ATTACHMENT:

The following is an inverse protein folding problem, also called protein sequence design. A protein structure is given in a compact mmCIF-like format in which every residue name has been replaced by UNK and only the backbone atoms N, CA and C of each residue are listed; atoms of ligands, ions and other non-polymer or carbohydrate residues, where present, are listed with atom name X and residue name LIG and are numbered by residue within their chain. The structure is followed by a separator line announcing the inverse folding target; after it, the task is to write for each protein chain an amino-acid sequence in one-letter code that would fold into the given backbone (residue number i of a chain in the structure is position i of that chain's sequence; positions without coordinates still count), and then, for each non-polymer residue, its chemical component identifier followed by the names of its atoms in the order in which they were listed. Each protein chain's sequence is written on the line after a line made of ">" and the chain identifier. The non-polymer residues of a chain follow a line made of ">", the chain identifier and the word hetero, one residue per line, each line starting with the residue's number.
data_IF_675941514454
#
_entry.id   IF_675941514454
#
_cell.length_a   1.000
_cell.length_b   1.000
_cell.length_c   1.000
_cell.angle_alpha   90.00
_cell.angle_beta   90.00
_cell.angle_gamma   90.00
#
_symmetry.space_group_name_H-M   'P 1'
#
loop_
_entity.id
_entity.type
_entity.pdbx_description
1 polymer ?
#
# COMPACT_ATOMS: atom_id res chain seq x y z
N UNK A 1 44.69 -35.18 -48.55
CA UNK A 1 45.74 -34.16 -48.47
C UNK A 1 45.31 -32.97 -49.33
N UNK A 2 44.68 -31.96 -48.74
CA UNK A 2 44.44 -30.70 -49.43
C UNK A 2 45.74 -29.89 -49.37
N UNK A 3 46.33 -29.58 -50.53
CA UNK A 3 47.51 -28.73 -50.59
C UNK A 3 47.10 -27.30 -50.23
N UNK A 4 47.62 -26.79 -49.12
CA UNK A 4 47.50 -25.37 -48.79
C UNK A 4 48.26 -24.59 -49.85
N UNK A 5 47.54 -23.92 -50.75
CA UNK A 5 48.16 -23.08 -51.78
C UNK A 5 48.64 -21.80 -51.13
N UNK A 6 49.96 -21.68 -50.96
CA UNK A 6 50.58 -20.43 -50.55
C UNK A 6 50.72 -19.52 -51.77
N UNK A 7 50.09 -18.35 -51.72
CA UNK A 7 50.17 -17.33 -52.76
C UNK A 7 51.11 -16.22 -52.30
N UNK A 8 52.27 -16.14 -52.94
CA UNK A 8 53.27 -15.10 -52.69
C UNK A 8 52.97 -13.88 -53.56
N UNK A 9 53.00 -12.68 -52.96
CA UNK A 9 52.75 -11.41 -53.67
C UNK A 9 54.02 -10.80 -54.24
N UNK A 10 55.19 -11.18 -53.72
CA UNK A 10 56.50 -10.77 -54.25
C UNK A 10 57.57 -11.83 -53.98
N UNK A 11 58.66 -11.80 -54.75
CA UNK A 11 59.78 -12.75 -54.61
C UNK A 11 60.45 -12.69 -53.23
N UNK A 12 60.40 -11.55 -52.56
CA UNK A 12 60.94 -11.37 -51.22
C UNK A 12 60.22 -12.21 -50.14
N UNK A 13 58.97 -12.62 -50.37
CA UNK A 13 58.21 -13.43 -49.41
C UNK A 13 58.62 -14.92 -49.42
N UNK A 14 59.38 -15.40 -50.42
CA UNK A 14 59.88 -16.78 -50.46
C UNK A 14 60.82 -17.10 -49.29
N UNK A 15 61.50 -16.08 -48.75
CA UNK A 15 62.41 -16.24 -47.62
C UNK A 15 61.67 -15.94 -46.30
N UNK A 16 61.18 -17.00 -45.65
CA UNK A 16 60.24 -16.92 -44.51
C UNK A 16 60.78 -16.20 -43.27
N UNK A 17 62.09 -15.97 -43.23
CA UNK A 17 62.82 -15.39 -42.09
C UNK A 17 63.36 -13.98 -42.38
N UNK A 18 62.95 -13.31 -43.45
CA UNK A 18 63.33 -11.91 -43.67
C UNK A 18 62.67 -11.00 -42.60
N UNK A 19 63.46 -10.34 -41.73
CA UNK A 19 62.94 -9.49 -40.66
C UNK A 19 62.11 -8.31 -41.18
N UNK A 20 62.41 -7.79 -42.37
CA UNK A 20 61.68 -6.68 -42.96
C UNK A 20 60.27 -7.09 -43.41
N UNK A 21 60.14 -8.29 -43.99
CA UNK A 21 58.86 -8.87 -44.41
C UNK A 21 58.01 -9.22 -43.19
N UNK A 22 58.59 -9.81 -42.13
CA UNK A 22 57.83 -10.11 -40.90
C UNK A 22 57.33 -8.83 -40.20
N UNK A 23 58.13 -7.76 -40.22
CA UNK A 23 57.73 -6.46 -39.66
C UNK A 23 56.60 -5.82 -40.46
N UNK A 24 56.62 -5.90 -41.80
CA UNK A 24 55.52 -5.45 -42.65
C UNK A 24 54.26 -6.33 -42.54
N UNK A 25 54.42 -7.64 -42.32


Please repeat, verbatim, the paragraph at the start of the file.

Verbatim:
The following is an inverse protein folding problem, also called protein sequence design. A protein structure is given in a compact mmCIF-like format in which every residue name has been replaced by UNK and only the backbone atoms N, CA and C of each residue are listed; atoms of ligands, ions and other non-polymer or carbohydrate residues, where present, are listed with atom name X and residue name LIG and are numbered by residue within their chain. The structure is followed by a separator line announcing the inverse folding target; after it, the task is to write for each protein chain an amino-acid sequence in one-letter code that would fold into the given backbone (residue number i of a chain in the structure is position i of that chain's sequence; positions without coordinates still count), and then, for each non-polymer residue, its chemical component identifier followed by the names of its atoms in the order in which they were listed. Each protein chain's sequence is written on the line after a line made of ">" and the chain identifier. The non-polymer residues of a chain follow a line made of ">", the chain identifier and the word hetero, one residue per line, each line starting with the residue's number.